“Ho, whit’s that wee bam daein?” I say, tappin on the glass.
“Whit?” Louise goes, following my point, and quick as a flash I bang mah hand doon on the emergency stop. The lift halts suddenly, and we fall intae each other.
“Get aff me,” I say, pushin her away. I then reach doon and get a finger roond the mains power connection on the controls. I pull hard and the wee screen goes black. The folk below us look up. The wee busker keeps hammering away.
“Why’d you do that fer?” Louise says.
“Ken whit, Louise?” I say, standing up straight. “Ah’v been wanting tae get you somewhere fer a wee chat fer a while noo.” I take my other haund aff the meal railing and square mah shoulders. Cerys wouldae had a private phone call, or wouldae gone roond Louise’s new place, but Cerys isnae here anymare. A’hm daein this mah way. “Louise, you walked oota that hoose wae that car that you and Tabby paid fer the gether. You’ve left her wae the mortgage since yer credit wiz so shite you couldnae put yer name up fer it anaw. You’re a user and a thief. I could tell it from the first moment I laid eyes on ye. You abuse the people who love you, tellin them they’re no good enough, wearing them doon, making her feel bad. You made mah Tabby feel shite fer loving the hings she loves. Manipulating her, letting her hink she’s gawin mad. Making her sell aww her guitars so you could get a new kitchen put intae that hoose, that you’ve now fucked off outtae, stickin her wae the bills.”
Louise’s mooth is hanging, “This has nothing tae nae wae you,” she says. “You never understood.”
Tabby and Louise met at university, and they stayed together fer years. Each year we saw less of Tabby, and when we did see her, it always seemed like a little piece of her had been stripped away. I mind as a teenager, a’d try tae embarrass her by holding her haund, and I could feel the callouses on the tips ae her fingers fae playing so much music, but last Christmas they came roond and I went tae hold her haund at the dinner table, and she went tae pull away, “Can an auld man no hold his wee girl’s haund anymare?”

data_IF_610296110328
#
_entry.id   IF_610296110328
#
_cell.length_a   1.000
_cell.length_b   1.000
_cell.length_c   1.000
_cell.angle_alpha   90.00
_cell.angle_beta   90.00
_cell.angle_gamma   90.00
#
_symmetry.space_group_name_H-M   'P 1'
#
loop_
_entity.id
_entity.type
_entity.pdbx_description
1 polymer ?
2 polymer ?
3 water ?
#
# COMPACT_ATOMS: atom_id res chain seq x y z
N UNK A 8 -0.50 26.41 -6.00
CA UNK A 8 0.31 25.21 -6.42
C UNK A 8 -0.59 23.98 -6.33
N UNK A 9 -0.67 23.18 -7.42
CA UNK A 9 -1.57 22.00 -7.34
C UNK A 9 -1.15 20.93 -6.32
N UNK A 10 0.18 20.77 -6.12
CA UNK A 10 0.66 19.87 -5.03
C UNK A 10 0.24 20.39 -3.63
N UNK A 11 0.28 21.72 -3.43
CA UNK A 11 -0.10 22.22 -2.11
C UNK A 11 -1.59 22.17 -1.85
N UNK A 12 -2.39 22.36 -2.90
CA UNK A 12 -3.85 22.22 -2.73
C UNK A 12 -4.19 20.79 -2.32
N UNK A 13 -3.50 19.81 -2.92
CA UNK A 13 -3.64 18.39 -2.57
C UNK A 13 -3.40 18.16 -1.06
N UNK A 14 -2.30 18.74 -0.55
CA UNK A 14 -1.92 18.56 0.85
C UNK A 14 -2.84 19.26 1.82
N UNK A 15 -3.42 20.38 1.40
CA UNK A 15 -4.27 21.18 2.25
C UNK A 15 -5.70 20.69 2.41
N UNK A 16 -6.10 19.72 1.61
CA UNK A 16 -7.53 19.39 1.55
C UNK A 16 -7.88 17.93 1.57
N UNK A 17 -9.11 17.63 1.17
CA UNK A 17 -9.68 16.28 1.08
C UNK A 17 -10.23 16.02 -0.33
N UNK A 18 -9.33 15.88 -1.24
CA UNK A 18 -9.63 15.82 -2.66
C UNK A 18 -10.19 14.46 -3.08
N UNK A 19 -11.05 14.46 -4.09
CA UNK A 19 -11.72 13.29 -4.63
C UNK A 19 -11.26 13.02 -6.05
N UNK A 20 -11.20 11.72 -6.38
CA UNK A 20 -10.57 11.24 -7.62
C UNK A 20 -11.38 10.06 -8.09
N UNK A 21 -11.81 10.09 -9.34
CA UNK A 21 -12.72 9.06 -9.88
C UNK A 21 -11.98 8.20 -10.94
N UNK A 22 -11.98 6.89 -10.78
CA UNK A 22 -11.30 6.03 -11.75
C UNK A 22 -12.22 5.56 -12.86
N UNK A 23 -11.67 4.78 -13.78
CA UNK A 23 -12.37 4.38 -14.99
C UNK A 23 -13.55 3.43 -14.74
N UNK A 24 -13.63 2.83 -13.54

“Ah’m thirty, dad.”
But ah jist grinned and gave it a squeeze. I could feel the tips ae her fingers were smooth. She seemed so tired, and every time opened her mooth, she had tae first look over tae Louise, across the table, tae see if it wiz okay. Half the time it wiznae. Wan sharp look wiz all it took, and my wee girl would shut her mooth and sit in stony silence. It wiz like a dog being telt aff, cowerin away fae a belt in the corner.
“I don’t gie a fuck aboot that, hen,” I say. “This is you finally being telt what you are.” A’hm punctuating my words with a fat finger, “A piece of human shite, shit aff my shoe.” I turn to the substantial crowd below. “Don’t ken how yous can stand the sight of her.”
Of course, the cafe didn’t last. Fuck did I ken aboot runnin cafes? Johnny got us this maintenance joab fer the hotels, keeping the lifts gawn. It wiz piss easy once I got the hang ae it. Lifts and elevators are straightforward pieces of machinery, really.
“You cannae gie her back any of the time you stole, but you can at least pay her fer the car, and fer the hoose.” I say, “You can dae suhin.”
Louise is jist standin there, exposed. She kens a’m tellin the truth; it’s written all over her face. I mind my faether takin me on his knee, as a child. I wiz cryin aboot suhin or other. “Look son, you can live life wan ae two ways. You’re gonnae fail in life, you’re gonnae lose hings. You can spend yer time hinkin aboot the hings that you don’t have, or you can spend your time thinking aboot the things you do have. If you lose suhin, it’s okay to mourn it, but don’t forget what you’ve no lost. Don’t use pain tae elevate yerself. Elevate others and then maybe you’ll elevate yerself.”
“Louise,” I say, “cut the fucking crap. Pay her back, let it end, or a’hm gonnae keep coming back here and a’hm gonnae keep hassling you in front of aww yer fuckin colleagues.”
“This is futile.”
“Don’t use pain tae elevate yerself,” I say and I turn back tae the controls. “Right then, a’v said mah piece.” I reset the feckin hing, easy as pie, and get aff. “Dae the right hing, pay whit you owe. At least she can get the money. The time and sanity she may never get back.”
I exit the lift, take mah cane aff Dreadlocks and sidle oot the sliding doors. Might stop by that Guitar-Guitar on mah way hame.
Might get a wee Taylor fer Tabby.
(A version of this story also appeared in Makarelle: Love is Love, 2022.)